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Indigenous Bolivian Women Summit Aconcagua

Five indigenous Aymara women from Bolivia have summited the continent’s highest peak in traditional dress.

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On January 23, five indigenous Bolivian women, aged 42 to 50, completed a climb of Argentina’s Aconcagua (22,841 feet), the tallest peak on both the continent and in the world outside of Asia. The women, who worked as porters and cooks in mountain camps on Huayna Potosí (19,974 feet), one of Bolivia’s tallest peaks, for a number of years, are members of the Aymara indigenous group. The Aymara people, who archaeologists estimate have lived in the Andes for at least a thousand years and perhaps longer, possess their own language and are known for their vibrant traditional dress. They are spread across Peru, Bolivia and Chile, and number close to 1 million.

In 2014, after years of helping mountaineers achieve their summit goals, eleven of these female Aymara porters and cooks strapped on crampons and swapped their high bowler hats for helmets to start bagging peaks themselves, all while wearing their traditional wide, puffy skirts and plaited hair. “We’re not taking off our [traditional] attire because we want to climb like this,” said one of the climbers, Jimena Lidia Huayllas, in a Great Big Story video.

“To me, [climbing] is one of the most wonderful feelings a woman can have.”

Their initial goal was to scale eight peaks over 6,000 meters (19,685 feet). By 2016 they had achieved summits of the Andean mountains Acotango (19,856 feet), Parinacota (20,827 feet), Pomerape (20,610 ft) and Huayna Potosí (19,974 ft), as well as Illimani (21,122 feet), the tallest summit in Bolivia’s Cordillera Real and the second tallest peak in the country.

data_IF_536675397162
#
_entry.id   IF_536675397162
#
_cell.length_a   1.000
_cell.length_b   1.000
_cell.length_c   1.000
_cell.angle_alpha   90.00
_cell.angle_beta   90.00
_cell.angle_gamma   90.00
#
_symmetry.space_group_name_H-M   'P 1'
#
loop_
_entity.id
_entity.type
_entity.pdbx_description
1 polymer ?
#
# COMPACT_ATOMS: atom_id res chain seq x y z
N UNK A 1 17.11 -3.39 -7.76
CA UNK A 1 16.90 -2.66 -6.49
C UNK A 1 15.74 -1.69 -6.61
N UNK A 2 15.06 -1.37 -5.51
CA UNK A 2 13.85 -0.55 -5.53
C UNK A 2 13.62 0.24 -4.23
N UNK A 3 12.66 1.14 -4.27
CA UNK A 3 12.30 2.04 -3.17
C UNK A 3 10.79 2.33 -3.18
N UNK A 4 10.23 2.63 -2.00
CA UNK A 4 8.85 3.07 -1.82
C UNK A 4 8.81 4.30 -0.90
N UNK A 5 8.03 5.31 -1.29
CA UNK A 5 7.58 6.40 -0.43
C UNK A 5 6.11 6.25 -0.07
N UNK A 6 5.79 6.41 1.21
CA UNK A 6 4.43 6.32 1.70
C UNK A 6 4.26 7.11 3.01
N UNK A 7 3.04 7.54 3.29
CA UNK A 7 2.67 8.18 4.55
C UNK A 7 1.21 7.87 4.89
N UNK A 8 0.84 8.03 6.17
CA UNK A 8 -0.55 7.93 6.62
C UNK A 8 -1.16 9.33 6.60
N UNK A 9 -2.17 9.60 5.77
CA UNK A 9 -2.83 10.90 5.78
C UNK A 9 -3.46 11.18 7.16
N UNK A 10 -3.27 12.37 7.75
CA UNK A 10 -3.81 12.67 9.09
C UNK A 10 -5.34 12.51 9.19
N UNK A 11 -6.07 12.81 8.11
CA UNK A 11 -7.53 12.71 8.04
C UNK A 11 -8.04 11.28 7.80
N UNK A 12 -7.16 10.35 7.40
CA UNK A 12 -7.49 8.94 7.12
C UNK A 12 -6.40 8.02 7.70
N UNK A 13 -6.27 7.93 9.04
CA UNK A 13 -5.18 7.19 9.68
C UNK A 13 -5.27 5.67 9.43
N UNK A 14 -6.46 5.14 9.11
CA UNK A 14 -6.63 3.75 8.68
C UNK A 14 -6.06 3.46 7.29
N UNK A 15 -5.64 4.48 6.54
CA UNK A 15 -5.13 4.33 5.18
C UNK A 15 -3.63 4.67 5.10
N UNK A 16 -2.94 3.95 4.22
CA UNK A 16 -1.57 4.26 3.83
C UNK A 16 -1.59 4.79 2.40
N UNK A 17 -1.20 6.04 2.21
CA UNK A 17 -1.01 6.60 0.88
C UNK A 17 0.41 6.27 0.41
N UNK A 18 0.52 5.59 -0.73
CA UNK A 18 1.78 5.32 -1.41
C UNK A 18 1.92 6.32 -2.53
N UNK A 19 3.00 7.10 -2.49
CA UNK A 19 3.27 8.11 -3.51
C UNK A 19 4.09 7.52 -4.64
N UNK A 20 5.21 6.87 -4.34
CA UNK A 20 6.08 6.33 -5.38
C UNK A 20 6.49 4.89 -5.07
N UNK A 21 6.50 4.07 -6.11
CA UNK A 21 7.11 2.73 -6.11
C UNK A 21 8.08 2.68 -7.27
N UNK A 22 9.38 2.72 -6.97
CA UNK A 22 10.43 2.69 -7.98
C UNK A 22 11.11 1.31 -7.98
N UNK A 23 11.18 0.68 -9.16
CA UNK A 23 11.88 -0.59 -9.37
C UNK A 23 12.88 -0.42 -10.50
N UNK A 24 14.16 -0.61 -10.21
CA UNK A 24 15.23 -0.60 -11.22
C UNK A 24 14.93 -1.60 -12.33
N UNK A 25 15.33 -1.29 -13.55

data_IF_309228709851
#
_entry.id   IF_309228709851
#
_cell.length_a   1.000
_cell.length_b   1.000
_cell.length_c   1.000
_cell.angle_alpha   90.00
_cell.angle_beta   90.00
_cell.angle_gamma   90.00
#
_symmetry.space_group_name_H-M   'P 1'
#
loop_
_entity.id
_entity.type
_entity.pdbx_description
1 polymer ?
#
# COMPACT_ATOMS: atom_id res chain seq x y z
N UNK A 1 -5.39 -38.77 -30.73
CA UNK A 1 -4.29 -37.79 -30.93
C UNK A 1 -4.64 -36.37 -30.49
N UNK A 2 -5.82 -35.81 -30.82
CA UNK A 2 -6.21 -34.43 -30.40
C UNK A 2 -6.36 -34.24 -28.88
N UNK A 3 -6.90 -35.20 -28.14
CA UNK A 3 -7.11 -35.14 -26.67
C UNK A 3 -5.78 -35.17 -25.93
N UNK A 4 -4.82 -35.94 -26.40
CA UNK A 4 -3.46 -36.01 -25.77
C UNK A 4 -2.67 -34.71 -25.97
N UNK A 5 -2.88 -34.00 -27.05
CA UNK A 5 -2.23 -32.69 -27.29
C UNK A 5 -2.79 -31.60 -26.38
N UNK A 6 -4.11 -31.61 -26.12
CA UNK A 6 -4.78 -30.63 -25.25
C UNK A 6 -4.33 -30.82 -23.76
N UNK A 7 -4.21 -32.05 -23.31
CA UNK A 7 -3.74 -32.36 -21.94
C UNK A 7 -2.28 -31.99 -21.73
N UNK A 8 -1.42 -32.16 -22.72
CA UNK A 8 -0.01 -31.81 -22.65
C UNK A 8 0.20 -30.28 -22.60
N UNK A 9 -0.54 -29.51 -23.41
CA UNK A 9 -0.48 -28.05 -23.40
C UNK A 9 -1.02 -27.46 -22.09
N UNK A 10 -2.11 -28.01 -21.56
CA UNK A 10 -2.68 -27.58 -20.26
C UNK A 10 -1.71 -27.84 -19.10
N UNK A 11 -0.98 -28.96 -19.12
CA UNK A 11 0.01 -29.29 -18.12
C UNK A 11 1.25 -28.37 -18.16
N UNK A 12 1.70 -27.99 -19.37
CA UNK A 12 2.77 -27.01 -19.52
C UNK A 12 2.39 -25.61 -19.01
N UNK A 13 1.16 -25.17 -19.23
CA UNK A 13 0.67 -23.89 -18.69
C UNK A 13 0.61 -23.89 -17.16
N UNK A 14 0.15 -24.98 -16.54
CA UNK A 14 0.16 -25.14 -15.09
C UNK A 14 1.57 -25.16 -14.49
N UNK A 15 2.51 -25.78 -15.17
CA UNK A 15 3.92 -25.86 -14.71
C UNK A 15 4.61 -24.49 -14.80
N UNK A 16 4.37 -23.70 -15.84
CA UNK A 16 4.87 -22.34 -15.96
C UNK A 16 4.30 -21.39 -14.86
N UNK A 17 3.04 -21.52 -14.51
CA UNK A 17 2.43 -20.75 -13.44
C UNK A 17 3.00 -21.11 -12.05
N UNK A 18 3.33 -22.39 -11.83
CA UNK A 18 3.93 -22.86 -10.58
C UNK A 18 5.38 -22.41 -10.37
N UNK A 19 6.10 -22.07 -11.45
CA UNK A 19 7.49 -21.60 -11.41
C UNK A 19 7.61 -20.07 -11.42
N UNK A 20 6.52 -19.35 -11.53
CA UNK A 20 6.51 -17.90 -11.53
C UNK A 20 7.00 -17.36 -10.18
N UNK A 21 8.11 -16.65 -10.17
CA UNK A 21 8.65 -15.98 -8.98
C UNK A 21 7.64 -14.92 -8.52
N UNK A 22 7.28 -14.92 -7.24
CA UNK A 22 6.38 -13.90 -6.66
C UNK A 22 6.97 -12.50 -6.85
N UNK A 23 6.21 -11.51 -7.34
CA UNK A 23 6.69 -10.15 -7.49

These Aymara women call themselves “cholita” climbers. Cholita is a bastardization of the Spanish word cholo or chola, a derogatory term for an individual of mixed ancestry, typically with Indian blood, but the Aymara wear the label proudly as a sign of their unique heritage.

Long a repressed subclass in Bolivian culture, according to a BBC article, until recently the cholita “could be refused entry to certain restaurants, taxis and even some public buses.” With the 2005 election of the nation’s first indigenous president, however, things slowly began to change, with regards to both more progressive domestic policy and economic progress. “Just 10 years ago it was almost impossible to think of a chola being a lawyer or a journalist, or in front of a television camera, leading a national programme,” said Aymaran woman Maria Isabel Cordova, a prominent cholita activist in La Paz. But things are very different now. Many cholita women are even choosing to throw themselves into traditionally male-exclusive activities, such as wrestling.

And now some cholita are battling mountains too. “We’ve always had a culture of machismo here in Bolivia,” said Huayllas. “They would say, ‘How can a woman climb up a mountain? That’s wrong!’”

Though they managed several impressive summits in their four year stint, all in traditional Aymara dress, the women had one main objective all along. Since the beginning, the cholita climbers’ goal was to stand atop Aconcagua. Now, after countless years of portering and cooking, and four years of preparing on lower peaks, five of the cholita climbers have summited the peak. Lidia Huayllas Estrada, Dora Magueño Machaca, Ana Lía Gonzáles Magueño, Cecilia Llusco Alaña and Elena Quispe Tincutas successfully scaled Aconcagua last Wednesday.

It is unclear what their next goals are, but it seems unlikely they’ll stop with Aconcagua. “There’s always someone who’ll criticize us,” said Huayllas. “They still do. But we’ll show them with actions, not words.”

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